Labyrinth

labyrinth-at-sunrise-chapel

Labyrinth on the east side of the Chapel

We are very happy to welcome anyone to enjoy the beautiful, simple labyrinth on the Sunrise Chapel grounds. This is a wonderful addition to the various paths available to support everyone’s spiritual growth.

What is a Labyrinth?

A labyrinth is an opportunity for prayer in motion, a walking meditation. Open your heart and mind to God, the Lord, your higher power. Celebrate a joy, or share a concern as you move through the space. It is a time to invite insight and direction.

It’s not a maze, where you might find a dead-end. It’s a path that leads you in to the center and back out again. One way to think of it is letting the Lord flow into you and turn off your “chatting thinker” who wants to solve all problems, not very effectively! Let the Lord lead you, trust the path, and see that you are right where you’re meant to be. Notice the rejuvenation and calm that can happen after walking the labyrinth.

The labyrinth was installed on Saturday, October 1, 2016 as a collaborative effort by members and friends of Sunrise Chapel. It was a lovely experience. We want this labyrinth to be a community service, a place of peace and mindfulness for all to enjoy.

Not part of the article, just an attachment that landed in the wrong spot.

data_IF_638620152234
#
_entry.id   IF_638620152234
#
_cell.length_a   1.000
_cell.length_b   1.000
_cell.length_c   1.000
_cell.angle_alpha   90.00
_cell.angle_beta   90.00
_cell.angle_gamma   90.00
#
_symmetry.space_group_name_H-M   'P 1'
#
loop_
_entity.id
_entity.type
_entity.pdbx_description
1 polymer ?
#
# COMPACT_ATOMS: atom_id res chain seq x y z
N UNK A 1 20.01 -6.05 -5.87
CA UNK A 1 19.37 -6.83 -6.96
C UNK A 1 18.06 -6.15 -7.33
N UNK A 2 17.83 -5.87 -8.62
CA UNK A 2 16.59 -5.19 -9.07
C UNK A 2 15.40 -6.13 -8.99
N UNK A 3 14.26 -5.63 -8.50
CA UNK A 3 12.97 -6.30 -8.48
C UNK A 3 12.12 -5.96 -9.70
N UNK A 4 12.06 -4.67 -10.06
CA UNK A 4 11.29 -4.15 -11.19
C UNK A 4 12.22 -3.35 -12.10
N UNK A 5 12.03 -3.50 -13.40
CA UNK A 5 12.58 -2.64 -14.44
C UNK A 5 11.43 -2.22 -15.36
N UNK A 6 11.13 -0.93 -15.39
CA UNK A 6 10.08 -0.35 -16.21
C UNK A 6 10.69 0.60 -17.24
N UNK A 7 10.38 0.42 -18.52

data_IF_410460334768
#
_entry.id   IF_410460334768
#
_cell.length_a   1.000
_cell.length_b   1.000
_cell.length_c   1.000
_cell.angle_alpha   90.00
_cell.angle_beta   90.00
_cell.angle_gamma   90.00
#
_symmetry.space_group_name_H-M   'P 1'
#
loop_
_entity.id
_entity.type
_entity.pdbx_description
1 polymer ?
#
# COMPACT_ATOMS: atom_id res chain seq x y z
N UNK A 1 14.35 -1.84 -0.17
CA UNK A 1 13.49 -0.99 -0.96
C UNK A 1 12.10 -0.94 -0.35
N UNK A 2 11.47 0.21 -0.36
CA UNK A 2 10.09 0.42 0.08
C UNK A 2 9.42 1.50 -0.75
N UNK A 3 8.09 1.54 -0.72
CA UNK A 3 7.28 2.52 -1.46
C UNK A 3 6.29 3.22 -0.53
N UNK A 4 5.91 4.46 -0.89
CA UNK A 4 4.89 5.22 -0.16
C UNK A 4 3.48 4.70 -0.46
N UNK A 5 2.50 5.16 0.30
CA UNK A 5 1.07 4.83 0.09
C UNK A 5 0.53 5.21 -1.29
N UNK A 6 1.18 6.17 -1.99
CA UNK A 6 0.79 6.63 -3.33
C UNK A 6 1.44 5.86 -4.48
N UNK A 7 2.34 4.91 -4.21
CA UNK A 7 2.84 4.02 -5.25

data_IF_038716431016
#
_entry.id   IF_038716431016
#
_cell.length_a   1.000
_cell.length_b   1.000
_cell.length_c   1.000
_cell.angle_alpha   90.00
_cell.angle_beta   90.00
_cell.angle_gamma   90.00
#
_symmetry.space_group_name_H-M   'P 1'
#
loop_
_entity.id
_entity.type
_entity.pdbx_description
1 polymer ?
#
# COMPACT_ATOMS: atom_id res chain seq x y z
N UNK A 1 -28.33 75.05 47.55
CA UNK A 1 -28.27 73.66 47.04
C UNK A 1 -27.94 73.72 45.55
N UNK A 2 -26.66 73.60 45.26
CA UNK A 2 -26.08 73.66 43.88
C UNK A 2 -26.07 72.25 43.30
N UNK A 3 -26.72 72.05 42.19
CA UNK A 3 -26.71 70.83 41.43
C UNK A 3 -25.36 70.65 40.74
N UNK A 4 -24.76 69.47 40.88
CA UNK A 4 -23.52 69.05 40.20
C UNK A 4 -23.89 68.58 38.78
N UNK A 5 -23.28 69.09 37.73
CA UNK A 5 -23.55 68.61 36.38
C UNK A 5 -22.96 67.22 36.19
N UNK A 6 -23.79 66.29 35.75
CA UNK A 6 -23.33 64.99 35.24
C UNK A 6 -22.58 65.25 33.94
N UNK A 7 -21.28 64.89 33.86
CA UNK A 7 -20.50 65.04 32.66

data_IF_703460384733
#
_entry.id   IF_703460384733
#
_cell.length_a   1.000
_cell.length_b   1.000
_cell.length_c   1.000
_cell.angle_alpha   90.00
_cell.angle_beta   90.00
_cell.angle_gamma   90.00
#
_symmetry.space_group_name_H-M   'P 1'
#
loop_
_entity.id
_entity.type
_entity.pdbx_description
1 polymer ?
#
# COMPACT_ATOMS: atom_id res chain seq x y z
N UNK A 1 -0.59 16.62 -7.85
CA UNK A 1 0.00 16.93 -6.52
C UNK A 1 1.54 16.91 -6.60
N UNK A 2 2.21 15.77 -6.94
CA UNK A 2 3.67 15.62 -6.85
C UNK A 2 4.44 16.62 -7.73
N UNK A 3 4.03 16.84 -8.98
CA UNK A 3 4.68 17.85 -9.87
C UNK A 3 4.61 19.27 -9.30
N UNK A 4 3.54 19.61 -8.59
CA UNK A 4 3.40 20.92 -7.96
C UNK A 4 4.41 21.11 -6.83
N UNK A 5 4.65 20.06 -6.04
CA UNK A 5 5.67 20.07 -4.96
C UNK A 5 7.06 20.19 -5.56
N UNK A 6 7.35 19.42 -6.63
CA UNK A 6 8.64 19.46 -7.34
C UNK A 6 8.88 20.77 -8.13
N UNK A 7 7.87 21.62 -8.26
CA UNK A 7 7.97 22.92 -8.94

More about Labyrinths (from the Labyrinth Society website)

The labyrinth is an ancient archetype recently rediscovered as a path of prayer and walking meditation. Existing for more than 4,000 years, labyrinths are mythological designs used for symbolic pilgrimages and spiritual practice. In a hyperactive world of constant connectivity, labyrinths are in resurgence as more people seek out sacred spaces that promote insight and inner wisdom.
Labyrinths are found in diverse environments, from schools, parks and prisons to corporate campuses in Silicon Valley (Google offers two for employees in Mountain View and a golden snail greets visitors at the center of the walking path at Electronic Arts in Redwood City). Churches are also building labyrinths as an alternative way to engage their community and facilitate spiritual practice.
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